Tassie is a gem for the free camper and economic traveller, this as long as you are self-sufficient and this includes a grey water capture system. Irresponsible campers are mostly not welcome in the sensitive World Heritage area’s and National Parks & reserves due to the wild life and their need for clean water and an unpolluted environment. However fortunately some National Parks provide toilet facilities and this helps preserve the pristine nature of the environment, it also accommodates campers and those without the essential catchment systems.
What we enjoyed most about camping in the central plateau reserves, including those in the Tarkine and elsewhere around the lakes, and within the boundaries of the National Parks, is the ready access to these very lakes. They are simply stunning in many respects. They are also the foundation for the Tasmanian Hydro Scheme, which not only generates more electricity than the Mainland Snowy scheme but allows Tassie to sell electricity across the Strait to the Mainland. Though there are some that say they would prefer cheaper power bills for sure.
Tassie is a mountainous Island where near 50% of the island is a reserve or National Park and this makes for a lot of lakes given the States want to dam so many gorges in the past. That they rely on hydro-electricity has bolstered the number of their lakes and generally you can camp up near the boat ramps, or in area’s set aside just for the holiday maker, or traveller.
The locals enjoy these reserves as much as the traveller does and why they are generally with minimal facilities, if any. They are places of unique beauty and some great sport in boating, fishing and other activities. The Central Highlands is a world renown region for trout fishing and it is a reputation well deserved. It is also a region of extreme temperatures, known to deliver snow falls even in December.
The magnificent Franklin and Gordon Wild Rivers National Park, and the Central Plateau Conservation Area, taking in the Cradle Mountain and Lake Snt Clair National Parks are part of this Central Plateau and Steppes, and in general difficult to access. This is aside from the tourist access provided by the National Parks to the most popular attractions, such as Cradle Mountain. Roads, and even tracks are few and far between. Most access is via the rivers, or on foot for the walker and overland trekking tourist. This area takes in the magnificent wild rivers flowing on down into the remote SW corner of Tas. These rivers in the SW corner are thankfully untamed and undammed and they are a World Heritage treasure, one of the few that qualify with 8 out of the 10 criteria for this preservation listing. They are magnificent and Lake Pedder and Lake Gordon are on of the few access points which offer an insight into this still wild central region, with the Gordon River Road taking you deep into the South West National Park wilderness.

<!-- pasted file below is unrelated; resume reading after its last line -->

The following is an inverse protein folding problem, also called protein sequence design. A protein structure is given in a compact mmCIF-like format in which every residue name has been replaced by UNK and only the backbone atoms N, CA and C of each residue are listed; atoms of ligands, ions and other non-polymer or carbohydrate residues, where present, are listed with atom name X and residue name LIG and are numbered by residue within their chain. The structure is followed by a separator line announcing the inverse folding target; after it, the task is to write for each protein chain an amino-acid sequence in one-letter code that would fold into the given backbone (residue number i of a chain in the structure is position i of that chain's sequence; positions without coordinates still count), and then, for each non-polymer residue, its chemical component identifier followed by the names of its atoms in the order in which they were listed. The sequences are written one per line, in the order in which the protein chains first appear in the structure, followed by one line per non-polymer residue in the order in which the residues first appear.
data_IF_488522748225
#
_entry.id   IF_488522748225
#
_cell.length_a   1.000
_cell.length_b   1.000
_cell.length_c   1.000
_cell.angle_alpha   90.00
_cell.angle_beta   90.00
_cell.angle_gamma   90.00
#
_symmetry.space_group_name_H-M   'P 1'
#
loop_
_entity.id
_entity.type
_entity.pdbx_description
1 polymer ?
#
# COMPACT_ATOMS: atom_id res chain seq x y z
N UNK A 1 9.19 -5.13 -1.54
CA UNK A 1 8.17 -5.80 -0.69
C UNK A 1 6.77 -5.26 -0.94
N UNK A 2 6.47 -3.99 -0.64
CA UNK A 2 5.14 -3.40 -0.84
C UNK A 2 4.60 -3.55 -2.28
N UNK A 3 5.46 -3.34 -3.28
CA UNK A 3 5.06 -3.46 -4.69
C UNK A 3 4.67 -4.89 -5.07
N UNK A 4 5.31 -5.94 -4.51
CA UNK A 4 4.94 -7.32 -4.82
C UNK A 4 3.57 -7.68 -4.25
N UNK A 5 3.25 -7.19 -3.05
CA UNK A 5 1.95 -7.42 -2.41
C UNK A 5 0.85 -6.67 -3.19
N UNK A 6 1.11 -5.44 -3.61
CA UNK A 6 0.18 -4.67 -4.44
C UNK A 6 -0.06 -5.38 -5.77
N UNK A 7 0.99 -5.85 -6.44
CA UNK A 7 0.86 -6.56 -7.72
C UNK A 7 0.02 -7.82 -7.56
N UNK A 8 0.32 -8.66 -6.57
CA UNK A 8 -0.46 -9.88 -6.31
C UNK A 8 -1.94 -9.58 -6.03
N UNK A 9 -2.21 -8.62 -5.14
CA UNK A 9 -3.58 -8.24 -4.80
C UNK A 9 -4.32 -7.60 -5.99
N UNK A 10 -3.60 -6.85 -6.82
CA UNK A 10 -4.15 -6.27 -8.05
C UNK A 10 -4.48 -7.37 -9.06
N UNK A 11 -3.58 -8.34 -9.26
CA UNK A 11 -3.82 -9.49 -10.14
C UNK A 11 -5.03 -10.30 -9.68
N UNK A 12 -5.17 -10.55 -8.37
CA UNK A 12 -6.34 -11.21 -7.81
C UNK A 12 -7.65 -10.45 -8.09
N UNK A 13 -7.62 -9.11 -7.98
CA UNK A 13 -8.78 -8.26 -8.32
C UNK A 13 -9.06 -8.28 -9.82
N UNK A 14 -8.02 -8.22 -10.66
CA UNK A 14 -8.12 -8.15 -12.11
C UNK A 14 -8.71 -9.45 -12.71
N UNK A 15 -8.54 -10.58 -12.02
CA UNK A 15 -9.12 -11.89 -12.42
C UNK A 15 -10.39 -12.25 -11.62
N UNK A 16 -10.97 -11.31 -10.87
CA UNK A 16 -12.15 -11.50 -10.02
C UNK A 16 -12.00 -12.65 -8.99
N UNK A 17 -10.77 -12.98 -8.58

Opening up the Wild River Region.
It was the Axemen of the convict era that discovered the beauty of the region. They travelled upstream along the many wild rivers on the west coast, in search of the Huon pine, which was so greatly valued and unique to Tasmania. It was also the descendants of these mountain and river men who fought for the protection of the region and the preservation of its many delights, such as the Wilderness and Heritage rack and pinion Rail line between Queenstown and Strahan in the remote west coast region.
It was the convicts of the brutal Sarah Island penal outpost, who were the first boat builders in the region. They utilized the beautiful Huon pine they labored to harvest under inhumane conditions, logging the precious timber from the rivers edge. In the freezing waters, often in the teeth of the roaring 40’s they milled, shapped and built many of the early crafts for Hobart during the 11 short years that Sarah Island served as a much dreaded penal outpost.
Tales of cannibalism, murder and brutality were a reality of Sarah Island, under the brutal command of the commandant… that was until the mongrel drowned. Then the story becomes one of success, of a labour often loved and valued by the convicts. A tale of regret when they established Port Arthur penal outpost near Hobart and moved the convict there, finding Sarah Island too far and too expensive to provision.
If you get into Strahan, make sure you visit the pantomime “The Ship That Never Was”, showing nightly during the tourist season from Sept-May, near the Information Centre at the harbourside. It is hilariously entertaining and has run for some 23 years. I show definitely worth seeing which tells something of the tale of Sarah Island.
If you want to delve into the World Heritage Wilderness region there is no better place to start than at Strahan. Its difficult to choose between the harbour cruises or the heritage train but then… if you can venture on both you certainly wont regret it.
The trip through the Macquarie harbour entrance of Hells Gate is something you wont forget in a hurry either. The entrance to the magnificent harbour is incredibly tight and for the big tourist cats’ it is complicated by the wild weather often felt on the south coast wilderness. Strahan is a great place to ‘feet up’ for a few days and enjoy the unique wilderness town and all she has to offer. I can personally recommend the scallop pies from the bakery at the harbour and a visit to the Huon pine mill is something you wont forget either… the scent is simply heavenly.
Jan is a Traveller and an Author. You can find out more about her books on travel on the page dedicated to Oldies at Large, where you will also find a list of her blog postings in topic.
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